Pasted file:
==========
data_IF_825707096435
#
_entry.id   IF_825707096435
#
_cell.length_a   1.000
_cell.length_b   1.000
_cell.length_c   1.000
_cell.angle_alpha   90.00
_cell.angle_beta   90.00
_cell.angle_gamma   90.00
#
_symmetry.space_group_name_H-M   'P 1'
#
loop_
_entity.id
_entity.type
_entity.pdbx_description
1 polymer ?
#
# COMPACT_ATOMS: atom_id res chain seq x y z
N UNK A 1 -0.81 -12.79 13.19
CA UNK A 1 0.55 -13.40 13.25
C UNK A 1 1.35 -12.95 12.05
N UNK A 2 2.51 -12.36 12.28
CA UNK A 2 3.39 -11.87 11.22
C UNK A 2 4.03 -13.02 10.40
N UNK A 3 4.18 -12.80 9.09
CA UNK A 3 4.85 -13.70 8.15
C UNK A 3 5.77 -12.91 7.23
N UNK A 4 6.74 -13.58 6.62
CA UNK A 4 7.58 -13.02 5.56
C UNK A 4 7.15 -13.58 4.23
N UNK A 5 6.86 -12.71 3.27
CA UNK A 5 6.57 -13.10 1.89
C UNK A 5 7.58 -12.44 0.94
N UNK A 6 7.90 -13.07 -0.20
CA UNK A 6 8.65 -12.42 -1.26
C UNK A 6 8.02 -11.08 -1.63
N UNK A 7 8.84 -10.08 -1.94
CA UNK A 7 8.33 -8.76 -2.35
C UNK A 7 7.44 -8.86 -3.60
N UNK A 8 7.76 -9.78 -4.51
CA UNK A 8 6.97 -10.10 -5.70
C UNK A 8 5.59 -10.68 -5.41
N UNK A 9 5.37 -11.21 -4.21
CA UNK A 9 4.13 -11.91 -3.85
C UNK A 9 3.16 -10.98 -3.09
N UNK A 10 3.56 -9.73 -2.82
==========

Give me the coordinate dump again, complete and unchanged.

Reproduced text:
data_IF_825707096435
#
_entry.id   IF_825707096435
#
_cell.length_a   1.000
_cell.length_b   1.000
_cell.length_c   1.000
_cell.angle_alpha   90.00
_cell.angle_beta   90.00
_cell.angle_gamma   90.00
#
_symmetry.space_group_name_H-M   'P 1'
#
loop_
_entity.id
_entity.type
_entity.pdbx_description
1 polymer ?
#
# COMPACT_ATOMS: atom_id res chain seq x y z
N UNK A 1 -0.81 -12.79 13.19
CA UNK A 1 0.55 -13.40 13.25
C UNK A 1 1.35 -12.95 12.05
N UNK A 2 2.51 -12.36 12.28
CA UNK A 2 3.39 -11.87 11.22
C UNK A 2 4.03 -13.02 10.40
N UNK A 3 4.18 -12.80 9.09
CA UNK A 3 4.85 -13.70 8.15
C UNK A 3 5.77 -12.91 7.23
N UNK A 4 6.74 -13.58 6.62
CA UNK A 4 7.58 -13.02 5.56
C UNK A 4 7.15 -13.58 4.23
N UNK A 5 6.86 -12.71 3.27
CA UNK A 5 6.57 -13.10 1.89
C UNK A 5 7.58 -12.44 0.94
N UNK A 6 7.90 -13.07 -0.20
CA UNK A 6 8.65 -12.42 -1.26
C UNK A 6 8.02 -11.08 -1.63
N UNK A 7 8.84 -10.08 -1.94
CA UNK A 7 8.33 -8.76 -2.35
C UNK A 7 7.44 -8.86 -3.60
N UNK A 8 7.76 -9.78 -4.51
CA UNK A 8 6.97 -10.10 -5.70
C UNK A 8 5.59 -10.68 -5.41
N UNK A 9 5.37 -11.21 -4.21
CA UNK A 9 4.13 -11.91 -3.85
C UNK A 9 3.16 -10.98 -3.09
N UNK A 10 3.56 -9.73 -2.82